Lease your Roetz e-bike or city bike

In cycling country the Netherlands, we scrap one million bicycles every year. Not so at Amsterdam-based Roetz. The brand reuses bicycle frames by manually building new design bikes from them. The retro look is immediately explained. Roetz makes three types of vintage design bikes: e-bikes whose battery cannot be seen, city bikes and so-called 'vigours': agile and fast bikes for those in a hurry. The Roetz Life deserves special attention. This is an e-bike, also available on business lease, with a modular and adaptable design. Replacing, adding a component, having it repaired or upgraded is quickly done. So you enjoy your circular bike for life.

Roetz: circular bicycles since 2011

'From an old bicycle frame you can easily make a new one': with that idea, Tiemen ter Hoeven started Roetz in 2011. He believes that no product has only one life cycle. A bicycle is not a linear but a circular product, according to Roetz. Although a 100% circular bicycle is the ultimate goal, today a Roetz bicycle already consists of up to 40% circular parts. Roetz collects old bicycles, cleans the parts and looks at what is still usable for a second life. All this in its own social factory in Amsterdam: most of the employees have a distance to the labour market.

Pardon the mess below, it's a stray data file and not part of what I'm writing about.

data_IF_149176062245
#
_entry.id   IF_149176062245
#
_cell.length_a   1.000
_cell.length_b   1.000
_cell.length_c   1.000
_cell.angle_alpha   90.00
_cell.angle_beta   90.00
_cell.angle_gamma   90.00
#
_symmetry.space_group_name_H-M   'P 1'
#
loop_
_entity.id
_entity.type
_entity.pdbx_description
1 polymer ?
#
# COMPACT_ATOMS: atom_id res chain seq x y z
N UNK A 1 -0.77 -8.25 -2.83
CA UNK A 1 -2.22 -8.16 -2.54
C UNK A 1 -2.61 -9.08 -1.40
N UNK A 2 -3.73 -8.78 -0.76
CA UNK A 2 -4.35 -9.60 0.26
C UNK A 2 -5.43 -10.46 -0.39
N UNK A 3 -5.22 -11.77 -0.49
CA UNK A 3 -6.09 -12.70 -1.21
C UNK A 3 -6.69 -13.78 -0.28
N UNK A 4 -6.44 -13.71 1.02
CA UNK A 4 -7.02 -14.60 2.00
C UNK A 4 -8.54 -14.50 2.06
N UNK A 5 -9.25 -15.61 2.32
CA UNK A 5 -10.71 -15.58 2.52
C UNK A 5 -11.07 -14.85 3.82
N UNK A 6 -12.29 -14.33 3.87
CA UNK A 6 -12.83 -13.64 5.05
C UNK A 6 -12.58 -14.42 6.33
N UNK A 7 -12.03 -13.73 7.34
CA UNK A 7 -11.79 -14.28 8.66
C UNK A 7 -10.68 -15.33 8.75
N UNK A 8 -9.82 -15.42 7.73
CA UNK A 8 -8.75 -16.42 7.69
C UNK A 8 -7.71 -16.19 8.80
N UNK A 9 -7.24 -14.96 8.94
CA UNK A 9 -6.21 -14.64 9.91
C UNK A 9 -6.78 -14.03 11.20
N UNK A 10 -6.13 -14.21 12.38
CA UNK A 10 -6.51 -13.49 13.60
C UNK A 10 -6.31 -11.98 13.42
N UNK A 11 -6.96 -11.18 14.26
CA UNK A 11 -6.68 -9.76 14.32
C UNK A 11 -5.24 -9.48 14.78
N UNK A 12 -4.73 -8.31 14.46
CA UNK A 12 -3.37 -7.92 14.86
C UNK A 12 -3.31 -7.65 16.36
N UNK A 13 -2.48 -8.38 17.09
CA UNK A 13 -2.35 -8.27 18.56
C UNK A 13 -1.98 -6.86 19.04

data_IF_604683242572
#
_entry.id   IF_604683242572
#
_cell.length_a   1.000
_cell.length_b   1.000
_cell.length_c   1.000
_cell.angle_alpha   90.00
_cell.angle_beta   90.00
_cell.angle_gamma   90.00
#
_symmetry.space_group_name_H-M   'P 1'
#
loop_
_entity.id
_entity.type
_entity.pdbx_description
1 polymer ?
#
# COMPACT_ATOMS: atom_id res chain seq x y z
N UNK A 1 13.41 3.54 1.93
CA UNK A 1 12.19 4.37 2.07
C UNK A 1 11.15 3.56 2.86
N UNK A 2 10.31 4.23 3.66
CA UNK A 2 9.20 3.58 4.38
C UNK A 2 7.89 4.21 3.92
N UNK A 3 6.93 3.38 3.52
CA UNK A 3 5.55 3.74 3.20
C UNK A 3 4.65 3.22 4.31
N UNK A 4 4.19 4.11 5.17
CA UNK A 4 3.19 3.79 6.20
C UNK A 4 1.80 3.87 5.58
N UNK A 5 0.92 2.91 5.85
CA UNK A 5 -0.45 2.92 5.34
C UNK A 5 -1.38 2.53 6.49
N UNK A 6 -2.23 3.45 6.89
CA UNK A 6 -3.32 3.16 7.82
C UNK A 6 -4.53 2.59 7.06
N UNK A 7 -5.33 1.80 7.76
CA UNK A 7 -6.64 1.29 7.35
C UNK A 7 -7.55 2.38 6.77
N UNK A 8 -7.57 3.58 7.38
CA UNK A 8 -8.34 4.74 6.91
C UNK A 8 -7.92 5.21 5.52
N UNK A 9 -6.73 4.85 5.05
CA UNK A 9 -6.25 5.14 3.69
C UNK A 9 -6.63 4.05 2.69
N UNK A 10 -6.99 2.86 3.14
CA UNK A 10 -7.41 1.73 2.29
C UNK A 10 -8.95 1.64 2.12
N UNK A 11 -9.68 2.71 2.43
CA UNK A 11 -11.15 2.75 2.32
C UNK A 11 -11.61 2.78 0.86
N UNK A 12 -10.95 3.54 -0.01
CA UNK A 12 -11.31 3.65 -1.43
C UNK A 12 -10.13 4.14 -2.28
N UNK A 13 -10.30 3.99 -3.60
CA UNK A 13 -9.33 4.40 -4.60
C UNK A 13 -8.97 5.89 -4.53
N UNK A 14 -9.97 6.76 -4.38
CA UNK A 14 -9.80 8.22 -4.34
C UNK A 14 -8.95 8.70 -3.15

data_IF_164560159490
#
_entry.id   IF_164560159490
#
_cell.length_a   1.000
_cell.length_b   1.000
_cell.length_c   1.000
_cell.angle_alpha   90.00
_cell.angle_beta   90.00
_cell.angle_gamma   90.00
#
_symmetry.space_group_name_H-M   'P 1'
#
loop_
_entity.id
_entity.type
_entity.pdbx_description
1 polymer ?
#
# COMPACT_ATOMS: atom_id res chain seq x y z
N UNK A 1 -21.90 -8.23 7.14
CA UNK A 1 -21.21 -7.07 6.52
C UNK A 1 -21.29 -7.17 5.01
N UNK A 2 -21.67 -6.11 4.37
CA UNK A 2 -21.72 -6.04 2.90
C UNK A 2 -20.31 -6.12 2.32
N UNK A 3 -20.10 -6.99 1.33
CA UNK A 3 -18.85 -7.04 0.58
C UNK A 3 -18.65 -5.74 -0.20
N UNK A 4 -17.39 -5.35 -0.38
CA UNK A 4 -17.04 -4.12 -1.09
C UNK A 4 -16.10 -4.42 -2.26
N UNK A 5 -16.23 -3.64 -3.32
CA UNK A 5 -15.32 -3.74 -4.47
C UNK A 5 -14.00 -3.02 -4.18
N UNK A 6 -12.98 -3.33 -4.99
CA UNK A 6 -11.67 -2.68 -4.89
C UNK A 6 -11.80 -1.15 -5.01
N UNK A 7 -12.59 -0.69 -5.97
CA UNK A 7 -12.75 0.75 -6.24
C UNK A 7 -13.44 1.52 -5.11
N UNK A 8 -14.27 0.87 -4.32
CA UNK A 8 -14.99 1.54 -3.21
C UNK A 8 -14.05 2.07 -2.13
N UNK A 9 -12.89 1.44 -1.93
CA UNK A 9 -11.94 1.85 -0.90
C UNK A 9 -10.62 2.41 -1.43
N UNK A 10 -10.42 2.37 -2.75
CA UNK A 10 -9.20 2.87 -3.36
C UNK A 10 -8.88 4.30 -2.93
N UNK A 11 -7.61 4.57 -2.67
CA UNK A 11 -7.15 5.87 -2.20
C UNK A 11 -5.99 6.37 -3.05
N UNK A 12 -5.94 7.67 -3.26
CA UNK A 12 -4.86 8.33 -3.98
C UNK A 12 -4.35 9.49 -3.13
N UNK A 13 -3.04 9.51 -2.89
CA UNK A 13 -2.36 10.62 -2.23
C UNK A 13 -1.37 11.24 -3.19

"Roetz bicycles consist of 40% circular parts."

A smart lease e-bike: the Roetz Life

The Roetz Life is a very special e-bike. The Roetz designers took three years to create it. This is because the Roetz Life is completely modular. That means you can take the parts apart like jigsaw pieces. So you can easily replace or upgrade a worn-out part. The Roetz Life should last much longer than a bike that is not modular. Another advantage: you can also easily have the Roetz Life converted into a cargo bike or a speed pedelec, for example. The Roetz Life was named 'bicycle innovation of the year' in 2023 on the basis of its circularity, but also for its connectivity. A smart monitoring system tells exactly when the Roetz Life needs repair.

A lease bike: is it something for me?